• Bill Raines

Indian Creek Volunteer Fire Department Celebrates 50 Years of Service

FAYETTEVILLE - NOVEMBER 7, 2022 - The Indian Creek Township Volunteer Fire Department has reached a milestone within the community. The fire department has now been serving the community for more than 50 years now.


Indian Creek Volunteer Fire Department makes a water rescue on Salt Creek earlier this year


The fire department was organized in October of 1972, with the fire department responding on its first fire run in November of 1973.


Receiving the fire calls were a little bit different back then, the firefighters received the call by phone call that rung in to each the firefighters' homes. At the time the Lawrence County Sheriff's office would receive a call on a seven-digit number, then the sheriff's office will ring into all the firefighter's homes at one time. This was before 911 was around.


Newspaper clipping of the Heltonville School fire in 1975 - Indian Creek Volunteer Fire Department helped Pleasant Run Fire Department fight the fire


The original department had 15 members and two fire assistant fire chiefs, Willard Stiles, and Harold Crane.


By 1979, the fire departments in Lawrence County finally were able to be dispatched by alert tones, however during that time the tones were only received by a home alert monitors. If firefighters were out traveling, or working they still ran a risk of missing the call.


As time progressed firefighters received the call by scanners, and eventually pagers that were worn to alert firefighters of a fire call. Now most volunteers carry a two-way radio to alert them of a fire or EMS call.


Many attend a soup supper Saturday night to celebrate Indian Creek Township Volunteer Fire Department 50 years of service


Fundraising and financial help were always needed in small volunteer fire departments, when the first volunteer fire departments were organized. The volunteer fire departments heavily relied on community support to fund the operations of the fire departments.


There was little to no government grants to help the volunteer fire departments in the early days of organizing volunteer fire departments.


Scrap book photos of various training sessions and how the department existed in the late 70s and early 1980s


The departments did not have the fire helmets, coats, boats and gloves as the departments in 2022 now have. The departments then, if they were lucky to have fire gear, consisted of rubber coats, gloves and boats, that sometimes got very warm while fighting fire. The air packs the fire departments have been few and far between, for many years only about four within the department.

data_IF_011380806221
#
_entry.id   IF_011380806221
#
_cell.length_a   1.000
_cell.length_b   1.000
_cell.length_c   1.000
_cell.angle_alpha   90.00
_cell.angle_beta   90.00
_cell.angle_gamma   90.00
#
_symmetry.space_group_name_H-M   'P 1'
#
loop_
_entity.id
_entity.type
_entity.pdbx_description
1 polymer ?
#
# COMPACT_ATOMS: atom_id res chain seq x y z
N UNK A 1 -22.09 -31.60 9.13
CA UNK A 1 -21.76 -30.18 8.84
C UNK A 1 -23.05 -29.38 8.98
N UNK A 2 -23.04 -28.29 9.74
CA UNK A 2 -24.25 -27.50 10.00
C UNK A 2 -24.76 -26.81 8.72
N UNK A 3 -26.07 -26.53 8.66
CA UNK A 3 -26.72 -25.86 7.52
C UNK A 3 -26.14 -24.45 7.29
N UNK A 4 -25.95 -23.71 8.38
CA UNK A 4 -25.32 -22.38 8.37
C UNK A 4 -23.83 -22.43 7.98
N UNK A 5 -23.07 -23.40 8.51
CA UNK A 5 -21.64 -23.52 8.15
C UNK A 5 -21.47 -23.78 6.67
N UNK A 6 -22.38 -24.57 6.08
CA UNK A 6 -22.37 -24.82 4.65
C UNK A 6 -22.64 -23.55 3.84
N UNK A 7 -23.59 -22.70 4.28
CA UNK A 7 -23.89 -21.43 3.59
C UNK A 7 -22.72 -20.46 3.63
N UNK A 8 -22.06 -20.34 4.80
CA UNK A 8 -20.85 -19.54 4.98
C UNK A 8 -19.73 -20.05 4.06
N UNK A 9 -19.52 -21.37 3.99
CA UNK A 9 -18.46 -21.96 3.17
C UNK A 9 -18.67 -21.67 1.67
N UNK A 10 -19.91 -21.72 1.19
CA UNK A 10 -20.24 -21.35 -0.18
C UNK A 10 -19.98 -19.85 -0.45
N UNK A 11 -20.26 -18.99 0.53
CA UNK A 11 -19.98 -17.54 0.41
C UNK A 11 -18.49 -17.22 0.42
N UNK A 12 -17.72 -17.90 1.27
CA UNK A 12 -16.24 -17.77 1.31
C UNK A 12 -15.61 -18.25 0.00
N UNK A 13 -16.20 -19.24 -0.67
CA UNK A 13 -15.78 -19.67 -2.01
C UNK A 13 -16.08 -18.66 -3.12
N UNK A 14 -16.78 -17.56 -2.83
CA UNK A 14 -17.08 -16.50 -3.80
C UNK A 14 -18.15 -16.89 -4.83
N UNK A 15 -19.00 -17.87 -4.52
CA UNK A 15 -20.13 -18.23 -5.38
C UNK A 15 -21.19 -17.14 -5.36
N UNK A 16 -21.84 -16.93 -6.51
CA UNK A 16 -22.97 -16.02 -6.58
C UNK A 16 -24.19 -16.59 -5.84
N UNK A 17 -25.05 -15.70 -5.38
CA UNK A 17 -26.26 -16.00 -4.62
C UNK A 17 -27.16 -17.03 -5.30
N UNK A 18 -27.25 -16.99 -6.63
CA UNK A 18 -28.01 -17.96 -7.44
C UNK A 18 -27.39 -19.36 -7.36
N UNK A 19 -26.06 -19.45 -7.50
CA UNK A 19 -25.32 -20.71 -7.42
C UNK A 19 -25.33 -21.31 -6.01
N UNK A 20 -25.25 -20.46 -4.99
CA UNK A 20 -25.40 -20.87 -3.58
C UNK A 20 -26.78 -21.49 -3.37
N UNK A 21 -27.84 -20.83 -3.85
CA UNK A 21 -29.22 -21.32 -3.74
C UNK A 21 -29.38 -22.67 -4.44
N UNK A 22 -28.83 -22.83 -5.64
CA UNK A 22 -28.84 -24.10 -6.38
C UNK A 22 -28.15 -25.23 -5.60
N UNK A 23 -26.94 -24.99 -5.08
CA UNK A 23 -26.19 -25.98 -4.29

Photo of a similar fire engine the Indian Creek Township Volunteer Fire Department will be receiving in fall of 2023


The fire trucks were usually used trucks converted into the purpose of fighting fires. For Indian Creek Township the first trucks were donated to the department from Crulo Trucking, National guard, and a third was donated by that needed a whole lot of work to every start fighting fires.


the fire station in Fayetteville has since expanded and now the fire department has taken over the operation of the Williams Volunteer Fire Department that went out of service. The Williams Volunteer Fire Departments were one of the first volunteer fire departments organized in Lawrence County.


Indian Creek did not get a new truck until 1974 when the department received a FHA loan both for the building of a new fire station, and the purchase of the truck.


Firefighting equipment and training have improved for the department over the years


Today, like with all most departments, equipment, fire engines, and training have all improved since the humble beginnings of establishing a rural fire department. Most locations in Lawrence County did not have any form of fire protection until their communities organized them.


Today, the volunteer fire services are evaporating with number of volunteer firefighters are the lowest record level in 2016 and 2017. The number of volunteer firefighters has declined from 300,000 in the 1970s to 38,000 in the state of Pennsylvania, alone. In North Carolina noted a 22 percent decline in 2019.


In the 1970s the only purpose of a fire department was to fight fires. Now, the fire departments across the nation are now emergency response teams responding to vehicle accidents, emergency medical calls, hazardous materials releases, and over this last weekend tree removal when storms hit the area.


Indian Creek Volunteer Fire Department responds to recent wildland fire in Silverville


Federal and state regulations now require training for both firefighters, emergency medical personnel and specialized training for various other functions the department performs. The training requirements along with responding to a increase in call volume, have made the volunteer a third (non-paid) job for many men and women who decide to help their community by volunteering.


The volunteer fire departments throughout the State of Indiana, and Nation will probably look a whole lot different in the next 50 years.


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